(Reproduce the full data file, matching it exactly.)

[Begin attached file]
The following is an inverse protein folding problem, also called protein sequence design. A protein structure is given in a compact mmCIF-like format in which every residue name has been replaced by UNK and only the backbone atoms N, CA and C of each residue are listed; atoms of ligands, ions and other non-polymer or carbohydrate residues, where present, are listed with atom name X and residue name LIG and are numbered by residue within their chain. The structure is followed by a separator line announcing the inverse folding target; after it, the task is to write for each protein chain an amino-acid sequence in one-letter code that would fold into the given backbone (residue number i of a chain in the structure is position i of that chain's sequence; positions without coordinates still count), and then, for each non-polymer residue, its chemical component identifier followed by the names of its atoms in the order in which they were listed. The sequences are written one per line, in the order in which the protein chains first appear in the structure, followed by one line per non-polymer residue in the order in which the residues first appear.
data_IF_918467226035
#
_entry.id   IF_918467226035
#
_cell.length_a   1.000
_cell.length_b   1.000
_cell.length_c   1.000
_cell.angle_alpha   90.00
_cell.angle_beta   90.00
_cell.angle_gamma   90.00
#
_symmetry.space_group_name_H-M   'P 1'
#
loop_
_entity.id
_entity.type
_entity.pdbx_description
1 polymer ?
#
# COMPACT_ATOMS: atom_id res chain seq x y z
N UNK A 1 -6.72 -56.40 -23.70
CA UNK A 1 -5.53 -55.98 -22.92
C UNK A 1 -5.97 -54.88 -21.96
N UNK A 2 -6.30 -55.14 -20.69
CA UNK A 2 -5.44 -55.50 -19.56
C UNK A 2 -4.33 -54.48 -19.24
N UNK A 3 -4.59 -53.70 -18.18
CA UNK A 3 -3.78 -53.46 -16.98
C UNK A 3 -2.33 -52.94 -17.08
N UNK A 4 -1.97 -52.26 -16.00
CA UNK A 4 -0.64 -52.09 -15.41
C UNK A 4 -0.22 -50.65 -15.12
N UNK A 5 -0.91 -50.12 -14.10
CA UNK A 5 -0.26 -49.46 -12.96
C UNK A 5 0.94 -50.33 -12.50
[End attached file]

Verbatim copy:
The following is an inverse protein folding problem, also called protein sequence design. A protein structure is given in a compact mmCIF-like format in which every residue name has been replaced by UNK and only the backbone atoms N, CA and C of each residue are listed; atoms of ligands, ions and other non-polymer or carbohydrate residues, where present, are listed with atom name X and residue name LIG and are numbered by residue within their chain. The structure is followed by a separator line announcing the inverse folding target; after it, the task is to write for each protein chain an amino-acid sequence in one-letter code that would fold into the given backbone (residue number i of a chain in the structure is position i of that chain's sequence; positions without coordinates still count), and then, for each non-polymer residue, its chemical component identifier followed by the names of its atoms in the order in which they were listed. The sequences are written one per line, in the order in which the protein chains first appear in the structure, followed by one line per non-polymer residue in the order in which the residues first appear.
data_IF_918467226035
#
_entry.id   IF_918467226035
#
_cell.length_a   1.000
_cell.length_b   1.000
_cell.length_c   1.000
_cell.angle_alpha   90.00
_cell.angle_beta   90.00
_cell.angle_gamma   90.00
#
_symmetry.space_group_name_H-M   'P 1'
#
loop_
_entity.id
_entity.type
_entity.pdbx_description
1 polymer ?
#
# COMPACT_ATOMS: atom_id res chain seq x y z
N UNK A 1 -6.72 -56.40 -23.70
CA UNK A 1 -5.53 -55.98 -22.92
C UNK A 1 -5.97 -54.88 -21.96
N UNK A 2 -6.30 -55.14 -20.69
CA UNK A 2 -5.44 -55.50 -19.56
C UNK A 2 -4.33 -54.48 -19.24
N UNK A 3 -4.59 -53.70 -18.18
CA UNK A 3 -3.78 -53.46 -16.98
C UNK A 3 -2.33 -52.94 -17.08
N UNK A 4 -1.97 -52.26 -16.00
CA UNK A 4 -0.64 -52.09 -15.41
C UNK A 4 -0.22 -50.65 -15.12
N UNK A 5 -0.91 -50.12 -14.10
CA UNK A 5 -0.26 -49.46 -12.96
C UNK A 5 0.94 -50.33 -12.50